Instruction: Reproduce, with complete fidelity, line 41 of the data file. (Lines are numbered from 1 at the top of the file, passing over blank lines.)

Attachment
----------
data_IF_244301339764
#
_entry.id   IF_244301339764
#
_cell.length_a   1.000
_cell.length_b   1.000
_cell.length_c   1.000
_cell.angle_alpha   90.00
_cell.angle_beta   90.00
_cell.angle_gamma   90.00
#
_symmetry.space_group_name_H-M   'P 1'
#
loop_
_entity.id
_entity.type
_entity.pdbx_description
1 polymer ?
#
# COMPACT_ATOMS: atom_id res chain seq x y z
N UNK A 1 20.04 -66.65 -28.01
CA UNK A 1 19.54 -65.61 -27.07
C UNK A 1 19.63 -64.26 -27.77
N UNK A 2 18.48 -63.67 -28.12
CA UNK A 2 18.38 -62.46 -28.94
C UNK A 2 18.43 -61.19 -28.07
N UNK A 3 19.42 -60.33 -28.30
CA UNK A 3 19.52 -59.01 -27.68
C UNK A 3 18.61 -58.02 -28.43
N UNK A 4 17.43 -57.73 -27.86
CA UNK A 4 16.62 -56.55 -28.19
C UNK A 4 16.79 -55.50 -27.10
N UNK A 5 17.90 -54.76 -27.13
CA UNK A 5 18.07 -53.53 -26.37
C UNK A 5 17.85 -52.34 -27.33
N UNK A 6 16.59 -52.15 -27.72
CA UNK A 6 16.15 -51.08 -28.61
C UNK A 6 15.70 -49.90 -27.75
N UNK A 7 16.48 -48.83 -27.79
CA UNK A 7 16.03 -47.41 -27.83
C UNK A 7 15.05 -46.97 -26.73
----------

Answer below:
C UNK A 7 15.05 -46.97 -26.73